Jakubauskas promoted, throws three innings

Jakubauskas promoted, throws three innings

BALTIMORE -- The last time Orioles right-hander Chris Jakubauskas made a Major League start, it lasted just 12 pitches and ended with him being helped off the mound.

Jakubauskas, whose contract was purchased by the O's prior to Saturday's doubleheader, joked that if he made it to 13 this time, he'd take a moment to smile on the hill.

A 32-year-old right-hander who suffered the injury in his Pirates debut -- he took a liner by Lance Berkman off the side of his head -- Jakubauskas joins the Orioles in place of struggling righty Brad Bergesen.

Jakubauskas did not receive a big league invite in Spring Training. He was asked on Saturday if it was rewarding to be back in the big leagues given his injury -- which occurred April 24, 2010 -- and said it's rewarding, period, to be in the Major Leagues.

"You don't strive to play in the Minor Leagues," said Jakubauskas, who pitched 6 1/3 scoreless innings this spring. "You go down there and, hopefully, you do well, and you get the call to be back up here. Your goal is to play in the Major Leagues. That's the main goal."

Now, Jakubauskas is focused on staying. He said Saturday he wasn't sure of the team's exact plans for him, but he would do whatever was asked. He entered the second game of the doubleheader in the seventh inning and closed it out, allowing five runs on six hits in three innings. The club announced after the second game that Guthrie would start on Sunday.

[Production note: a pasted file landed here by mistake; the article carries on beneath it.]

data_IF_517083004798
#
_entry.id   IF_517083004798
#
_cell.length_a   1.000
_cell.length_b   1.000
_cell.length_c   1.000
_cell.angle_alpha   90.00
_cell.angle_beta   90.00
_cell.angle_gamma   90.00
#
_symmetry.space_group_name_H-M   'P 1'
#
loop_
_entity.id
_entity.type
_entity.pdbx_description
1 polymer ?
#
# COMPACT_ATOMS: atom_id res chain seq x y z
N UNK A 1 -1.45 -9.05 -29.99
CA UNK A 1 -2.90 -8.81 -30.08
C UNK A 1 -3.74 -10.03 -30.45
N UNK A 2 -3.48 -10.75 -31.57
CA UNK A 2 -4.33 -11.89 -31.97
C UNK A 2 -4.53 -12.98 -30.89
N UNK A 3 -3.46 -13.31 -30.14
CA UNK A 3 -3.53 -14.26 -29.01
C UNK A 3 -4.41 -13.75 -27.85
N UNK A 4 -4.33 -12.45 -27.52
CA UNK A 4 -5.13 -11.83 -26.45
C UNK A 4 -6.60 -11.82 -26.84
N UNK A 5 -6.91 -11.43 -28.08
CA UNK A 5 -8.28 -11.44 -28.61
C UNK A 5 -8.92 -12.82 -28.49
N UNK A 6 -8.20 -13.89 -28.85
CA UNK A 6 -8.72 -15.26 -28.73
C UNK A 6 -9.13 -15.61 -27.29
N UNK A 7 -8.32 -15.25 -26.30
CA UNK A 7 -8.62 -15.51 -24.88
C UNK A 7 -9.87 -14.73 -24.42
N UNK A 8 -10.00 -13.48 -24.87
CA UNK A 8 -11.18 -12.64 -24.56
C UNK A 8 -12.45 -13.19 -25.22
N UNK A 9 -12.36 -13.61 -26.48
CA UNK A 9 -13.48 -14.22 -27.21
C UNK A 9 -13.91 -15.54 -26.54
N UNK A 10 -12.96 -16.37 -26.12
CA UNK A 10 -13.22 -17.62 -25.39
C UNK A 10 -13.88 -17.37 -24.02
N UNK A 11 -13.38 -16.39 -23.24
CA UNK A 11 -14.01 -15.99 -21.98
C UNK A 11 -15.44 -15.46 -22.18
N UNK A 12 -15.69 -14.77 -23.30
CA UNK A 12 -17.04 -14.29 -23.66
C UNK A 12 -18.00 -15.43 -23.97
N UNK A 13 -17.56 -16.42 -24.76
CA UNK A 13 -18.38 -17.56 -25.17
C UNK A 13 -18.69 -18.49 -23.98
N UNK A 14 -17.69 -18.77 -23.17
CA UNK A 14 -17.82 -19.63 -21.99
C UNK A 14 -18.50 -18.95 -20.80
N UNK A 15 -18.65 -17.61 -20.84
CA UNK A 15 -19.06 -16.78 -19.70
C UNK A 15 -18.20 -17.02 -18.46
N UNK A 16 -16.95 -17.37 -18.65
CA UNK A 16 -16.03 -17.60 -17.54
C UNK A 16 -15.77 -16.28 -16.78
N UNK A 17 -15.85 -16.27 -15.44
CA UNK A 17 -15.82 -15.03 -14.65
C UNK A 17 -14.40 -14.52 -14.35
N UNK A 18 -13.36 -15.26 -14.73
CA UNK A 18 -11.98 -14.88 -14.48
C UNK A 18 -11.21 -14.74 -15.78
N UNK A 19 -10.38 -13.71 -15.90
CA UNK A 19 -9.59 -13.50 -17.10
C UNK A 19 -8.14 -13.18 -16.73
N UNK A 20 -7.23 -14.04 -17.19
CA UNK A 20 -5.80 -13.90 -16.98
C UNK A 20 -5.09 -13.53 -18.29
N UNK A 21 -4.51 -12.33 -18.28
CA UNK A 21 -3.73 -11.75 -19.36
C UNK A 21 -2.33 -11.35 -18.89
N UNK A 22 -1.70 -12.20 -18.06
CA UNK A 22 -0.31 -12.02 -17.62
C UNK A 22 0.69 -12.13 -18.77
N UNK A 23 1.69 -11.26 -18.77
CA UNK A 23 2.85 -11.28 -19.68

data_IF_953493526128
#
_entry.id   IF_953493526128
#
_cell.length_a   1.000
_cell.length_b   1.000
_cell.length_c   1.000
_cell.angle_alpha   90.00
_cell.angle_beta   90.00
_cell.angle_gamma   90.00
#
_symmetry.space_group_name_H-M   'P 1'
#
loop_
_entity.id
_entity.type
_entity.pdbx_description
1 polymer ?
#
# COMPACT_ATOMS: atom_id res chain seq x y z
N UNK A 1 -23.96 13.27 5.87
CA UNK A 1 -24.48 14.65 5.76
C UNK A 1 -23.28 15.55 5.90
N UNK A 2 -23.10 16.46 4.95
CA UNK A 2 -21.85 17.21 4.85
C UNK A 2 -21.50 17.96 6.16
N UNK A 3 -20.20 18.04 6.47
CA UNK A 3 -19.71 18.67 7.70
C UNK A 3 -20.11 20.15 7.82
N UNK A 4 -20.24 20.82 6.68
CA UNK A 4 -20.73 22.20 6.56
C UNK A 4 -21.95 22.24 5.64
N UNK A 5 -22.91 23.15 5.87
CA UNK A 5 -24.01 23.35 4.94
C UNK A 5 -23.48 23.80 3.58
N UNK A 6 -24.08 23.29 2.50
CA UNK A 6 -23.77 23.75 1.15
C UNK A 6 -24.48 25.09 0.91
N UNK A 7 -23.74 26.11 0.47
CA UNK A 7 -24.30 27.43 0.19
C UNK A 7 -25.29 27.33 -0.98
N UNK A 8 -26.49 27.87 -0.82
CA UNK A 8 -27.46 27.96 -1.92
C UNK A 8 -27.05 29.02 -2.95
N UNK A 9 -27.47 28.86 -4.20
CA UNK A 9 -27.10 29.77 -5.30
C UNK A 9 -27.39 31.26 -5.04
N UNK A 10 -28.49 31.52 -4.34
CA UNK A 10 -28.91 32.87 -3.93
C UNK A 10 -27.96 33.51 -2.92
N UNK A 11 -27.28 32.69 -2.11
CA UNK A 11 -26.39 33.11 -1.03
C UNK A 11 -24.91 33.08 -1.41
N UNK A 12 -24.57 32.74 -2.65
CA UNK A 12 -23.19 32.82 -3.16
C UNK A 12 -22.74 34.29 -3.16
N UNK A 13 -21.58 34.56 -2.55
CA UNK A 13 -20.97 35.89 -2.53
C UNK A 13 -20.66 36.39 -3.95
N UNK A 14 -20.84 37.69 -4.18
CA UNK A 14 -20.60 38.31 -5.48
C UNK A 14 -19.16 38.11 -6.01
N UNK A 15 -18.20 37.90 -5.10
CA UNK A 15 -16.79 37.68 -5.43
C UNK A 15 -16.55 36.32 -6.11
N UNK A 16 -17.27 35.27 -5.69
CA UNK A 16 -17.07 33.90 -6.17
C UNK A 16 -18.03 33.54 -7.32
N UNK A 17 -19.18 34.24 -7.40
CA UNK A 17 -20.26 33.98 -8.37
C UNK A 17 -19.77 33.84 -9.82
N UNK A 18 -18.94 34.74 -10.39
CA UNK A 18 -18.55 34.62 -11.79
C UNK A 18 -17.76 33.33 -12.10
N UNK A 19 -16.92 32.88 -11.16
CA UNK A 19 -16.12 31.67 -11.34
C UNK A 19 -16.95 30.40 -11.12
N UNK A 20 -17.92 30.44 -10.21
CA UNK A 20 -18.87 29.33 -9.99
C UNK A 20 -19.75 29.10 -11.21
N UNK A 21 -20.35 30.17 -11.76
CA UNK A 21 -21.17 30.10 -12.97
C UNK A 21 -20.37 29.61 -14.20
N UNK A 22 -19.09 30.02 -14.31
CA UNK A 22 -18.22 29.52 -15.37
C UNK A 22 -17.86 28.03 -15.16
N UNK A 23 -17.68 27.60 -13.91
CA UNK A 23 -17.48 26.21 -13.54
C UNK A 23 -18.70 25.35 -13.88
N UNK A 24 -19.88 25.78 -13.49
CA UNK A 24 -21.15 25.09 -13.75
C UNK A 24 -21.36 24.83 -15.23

"One, we think he's the best option right now of what we have," manager Buck Showalter said of Jakubauskas joining the roster. "He has options, which allows us to kind of move him back and forth if we have to. That's something's that's been a challenge for us, the way we're constructed."

In 35 games with the Seattle Mariners in 2009, Jakubauskas went 6-7 with a 5.32 ERA. He is reunited with O's bullpen coach Rick Adair, who was the Mariners' pitching coach at the time.

"[He can] locate his fastball, has a feel for pitching," Showalter said. "[He's] athletic, holds runners, he works fast, which is always a good thing."